The Slow Death Of Climate Hysteria
Over the last eight years the web-searching public has steadily decreased its interest in the latest information and news about climate change, even as major world leaders make the topic a central thrust of their public diplomacy.
It has been a busy week for climate change. In his first visit to the United States, Pope Francis chose to make climate change a central tenant of his trip, speaking about it more than any other topic in his address on the White House lawn on Wednesday, emphasizing it in his United Nations speech, and choosing it as his single call to action when speaking before Congress Thursday. On Friday China announced a new cap-and-trade emissions reduction program. All of this comes on the heels of President Obama’s trip several weeks ago emphasizing the impact of climate change on the Artic. What can the world of data tell us about the current state of public interest in climate change as an issue and how the world’s media is covering the topic across the planet?
Turning first to the question of whether the public is actually interested in climate change, Google web searches show that the countries searching most frequently on the topic tend to be those most affected by changing climatic conditions: Fiji, Philippines, Mauritius, India, South Africa, Trinidad & Tobago, Jamaica, Ethiopia, Malawi, Nepal, Zimbabwe, Zambia, and Uganda. This suggests that being affected by the phenomena increases public interest: it is not wealthy countries idly researching a topic they hear on the news, it is affected populations trying to understand more about what they are experiencing. Looking at how search interest has changed over time, the timeline below shows that “global warming” has historically been the term of choice used by the public when searching on the topic, while “climate change” has been the preferred term of academics and policymakers and thus less searched on.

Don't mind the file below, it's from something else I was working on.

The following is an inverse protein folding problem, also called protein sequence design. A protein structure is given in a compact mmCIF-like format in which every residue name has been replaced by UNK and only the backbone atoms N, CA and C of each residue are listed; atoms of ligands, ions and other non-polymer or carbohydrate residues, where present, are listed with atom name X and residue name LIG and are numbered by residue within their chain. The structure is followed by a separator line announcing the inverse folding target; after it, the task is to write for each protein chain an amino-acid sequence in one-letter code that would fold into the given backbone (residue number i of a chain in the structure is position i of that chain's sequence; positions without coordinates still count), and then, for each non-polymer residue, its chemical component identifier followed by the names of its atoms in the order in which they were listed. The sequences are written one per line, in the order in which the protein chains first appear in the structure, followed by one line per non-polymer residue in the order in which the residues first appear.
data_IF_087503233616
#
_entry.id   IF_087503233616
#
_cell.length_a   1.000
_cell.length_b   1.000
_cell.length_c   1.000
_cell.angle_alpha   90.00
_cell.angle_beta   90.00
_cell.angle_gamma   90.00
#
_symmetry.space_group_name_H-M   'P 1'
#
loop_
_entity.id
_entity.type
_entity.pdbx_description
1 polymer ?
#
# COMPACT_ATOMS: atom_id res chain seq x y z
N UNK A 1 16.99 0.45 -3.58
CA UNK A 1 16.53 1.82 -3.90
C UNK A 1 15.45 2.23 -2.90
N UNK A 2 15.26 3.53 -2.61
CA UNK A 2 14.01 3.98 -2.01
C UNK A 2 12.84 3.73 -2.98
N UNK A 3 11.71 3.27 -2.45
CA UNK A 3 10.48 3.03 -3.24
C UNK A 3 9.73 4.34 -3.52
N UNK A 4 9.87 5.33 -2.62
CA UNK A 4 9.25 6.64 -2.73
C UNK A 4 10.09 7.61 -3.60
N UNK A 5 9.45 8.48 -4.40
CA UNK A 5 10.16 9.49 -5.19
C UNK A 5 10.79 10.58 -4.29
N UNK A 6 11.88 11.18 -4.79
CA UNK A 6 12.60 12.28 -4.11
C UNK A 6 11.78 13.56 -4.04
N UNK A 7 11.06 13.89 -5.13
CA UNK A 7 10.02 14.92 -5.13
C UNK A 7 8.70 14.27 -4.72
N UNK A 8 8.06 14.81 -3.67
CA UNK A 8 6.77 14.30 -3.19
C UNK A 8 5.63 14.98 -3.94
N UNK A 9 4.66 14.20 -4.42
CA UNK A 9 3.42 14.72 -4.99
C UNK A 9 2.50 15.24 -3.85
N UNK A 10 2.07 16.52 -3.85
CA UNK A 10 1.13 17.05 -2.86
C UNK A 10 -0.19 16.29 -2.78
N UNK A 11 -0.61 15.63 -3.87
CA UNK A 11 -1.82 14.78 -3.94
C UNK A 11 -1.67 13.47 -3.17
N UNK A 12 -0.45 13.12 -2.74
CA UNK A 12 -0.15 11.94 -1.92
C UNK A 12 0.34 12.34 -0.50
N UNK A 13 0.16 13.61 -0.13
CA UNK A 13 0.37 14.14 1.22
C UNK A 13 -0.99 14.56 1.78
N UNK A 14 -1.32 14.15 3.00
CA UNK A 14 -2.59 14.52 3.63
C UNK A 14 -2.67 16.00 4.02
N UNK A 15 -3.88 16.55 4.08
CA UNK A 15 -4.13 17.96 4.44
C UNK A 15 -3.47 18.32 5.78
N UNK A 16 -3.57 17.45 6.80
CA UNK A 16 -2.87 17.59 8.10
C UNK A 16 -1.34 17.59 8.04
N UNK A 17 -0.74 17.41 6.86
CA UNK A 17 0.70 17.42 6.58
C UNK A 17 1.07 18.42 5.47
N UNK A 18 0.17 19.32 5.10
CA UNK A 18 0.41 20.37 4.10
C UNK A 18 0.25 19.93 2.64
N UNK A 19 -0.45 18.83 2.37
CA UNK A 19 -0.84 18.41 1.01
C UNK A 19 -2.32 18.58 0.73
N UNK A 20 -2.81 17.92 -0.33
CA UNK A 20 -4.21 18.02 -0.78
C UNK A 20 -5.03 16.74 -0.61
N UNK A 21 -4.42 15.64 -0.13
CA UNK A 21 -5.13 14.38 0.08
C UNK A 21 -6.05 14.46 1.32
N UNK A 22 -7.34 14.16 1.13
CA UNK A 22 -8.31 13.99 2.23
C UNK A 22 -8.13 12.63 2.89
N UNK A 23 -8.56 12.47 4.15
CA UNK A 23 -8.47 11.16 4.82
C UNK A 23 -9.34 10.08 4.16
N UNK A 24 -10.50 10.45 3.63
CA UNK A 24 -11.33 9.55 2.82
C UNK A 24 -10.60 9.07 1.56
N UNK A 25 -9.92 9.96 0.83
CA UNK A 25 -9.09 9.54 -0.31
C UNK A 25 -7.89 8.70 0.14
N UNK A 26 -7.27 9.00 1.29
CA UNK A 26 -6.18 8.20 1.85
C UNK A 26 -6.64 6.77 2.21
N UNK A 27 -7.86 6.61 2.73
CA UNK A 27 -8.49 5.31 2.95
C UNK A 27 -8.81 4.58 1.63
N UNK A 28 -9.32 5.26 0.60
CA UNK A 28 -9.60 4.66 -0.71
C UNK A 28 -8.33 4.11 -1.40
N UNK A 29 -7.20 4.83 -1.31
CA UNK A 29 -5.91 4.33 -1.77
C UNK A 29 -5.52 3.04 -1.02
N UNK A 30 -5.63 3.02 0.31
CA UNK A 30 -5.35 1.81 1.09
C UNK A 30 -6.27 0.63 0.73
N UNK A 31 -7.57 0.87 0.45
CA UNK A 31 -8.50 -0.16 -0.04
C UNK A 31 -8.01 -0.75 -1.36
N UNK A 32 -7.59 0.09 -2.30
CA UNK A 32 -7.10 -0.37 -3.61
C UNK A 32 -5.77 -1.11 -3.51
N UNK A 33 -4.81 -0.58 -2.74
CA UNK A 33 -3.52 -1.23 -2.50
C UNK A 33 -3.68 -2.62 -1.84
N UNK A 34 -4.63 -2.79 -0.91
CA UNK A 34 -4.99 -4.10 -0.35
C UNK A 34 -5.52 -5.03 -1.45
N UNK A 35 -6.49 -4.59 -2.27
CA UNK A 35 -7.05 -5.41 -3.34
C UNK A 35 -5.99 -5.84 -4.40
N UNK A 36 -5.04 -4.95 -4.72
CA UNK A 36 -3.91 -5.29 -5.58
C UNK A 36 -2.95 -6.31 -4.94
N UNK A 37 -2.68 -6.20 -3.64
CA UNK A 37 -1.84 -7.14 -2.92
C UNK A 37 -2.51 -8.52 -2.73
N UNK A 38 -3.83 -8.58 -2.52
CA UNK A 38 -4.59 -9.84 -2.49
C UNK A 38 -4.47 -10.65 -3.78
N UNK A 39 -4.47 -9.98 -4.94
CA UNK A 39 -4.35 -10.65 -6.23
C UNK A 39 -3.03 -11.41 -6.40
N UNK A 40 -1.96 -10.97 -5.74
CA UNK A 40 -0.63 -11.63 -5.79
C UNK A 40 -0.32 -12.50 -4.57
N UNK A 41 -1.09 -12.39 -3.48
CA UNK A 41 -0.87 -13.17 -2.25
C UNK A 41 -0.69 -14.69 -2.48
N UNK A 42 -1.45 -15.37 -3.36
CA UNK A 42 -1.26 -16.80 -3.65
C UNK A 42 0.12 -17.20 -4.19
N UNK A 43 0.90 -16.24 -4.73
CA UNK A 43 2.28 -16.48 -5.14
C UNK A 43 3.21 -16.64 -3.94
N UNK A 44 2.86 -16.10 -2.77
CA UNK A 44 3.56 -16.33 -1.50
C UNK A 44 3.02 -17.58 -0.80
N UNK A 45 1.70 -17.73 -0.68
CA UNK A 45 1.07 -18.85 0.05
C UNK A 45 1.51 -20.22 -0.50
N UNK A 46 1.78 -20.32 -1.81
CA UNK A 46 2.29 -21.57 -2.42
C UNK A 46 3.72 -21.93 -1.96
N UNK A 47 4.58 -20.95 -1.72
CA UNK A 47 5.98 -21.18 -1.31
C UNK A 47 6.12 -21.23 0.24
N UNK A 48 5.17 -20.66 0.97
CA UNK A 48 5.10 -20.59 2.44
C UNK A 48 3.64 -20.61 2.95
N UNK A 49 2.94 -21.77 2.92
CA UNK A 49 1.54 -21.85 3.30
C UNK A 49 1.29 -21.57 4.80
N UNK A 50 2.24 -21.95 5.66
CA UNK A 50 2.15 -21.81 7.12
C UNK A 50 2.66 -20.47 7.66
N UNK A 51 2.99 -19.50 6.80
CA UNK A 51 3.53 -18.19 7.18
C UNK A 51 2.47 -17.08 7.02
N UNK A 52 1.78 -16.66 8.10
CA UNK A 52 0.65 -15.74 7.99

Google web searches for “global warming” (red) versus “climate change” (blue)
The graph above shows relative web search interest in the two terms, demonstrating that interest in global warming decreased substantially in mid-2010 and by mid-2013 dropped equal with searches for climate change, exhibiting a more than ten-fold decrease in public interest. Searches for climate change increased from 2006-2010, but in the last three years have been stable at their early 2005 levels. Put simply, the public simply isn’t searching about the topic anymore, suggesting they either aren’t interested or they feel they already know what they would like to know about changing climatic conditions. Google News searches exhibit a nearly identical downward slope suggesting that the public isn’t searching for the latest breaking climate news either, indicating an overall decreasing interest in the topic.
On the other hand, even if public interest is waning, media coverage certainly isn’t. Using data from my GDELT Project, which monitors local news media in almost every country of the world, live translating 65 languages, and thematically, emotionally and event coding all of this coverage in realtime as a live open data stream cataloging global society, over 354,000 articles relating to climate change are seen over the last seven months. […]
Through the lens of massive amounts of data we are able to take a topic dominating the headlines of the week and explore how the world is internalizing it, gaining new insight into both public interest and the information environment surrounding it. Through the map above we can see that climate change impacts the entire world and that its impact varies by continent, but that despite all of this media coverage, over the last eight years the web-searching public has steadily decreased its interest in the latest information and news about climate change, even as major world leaders make the topic a central thrust of their public diplomacy.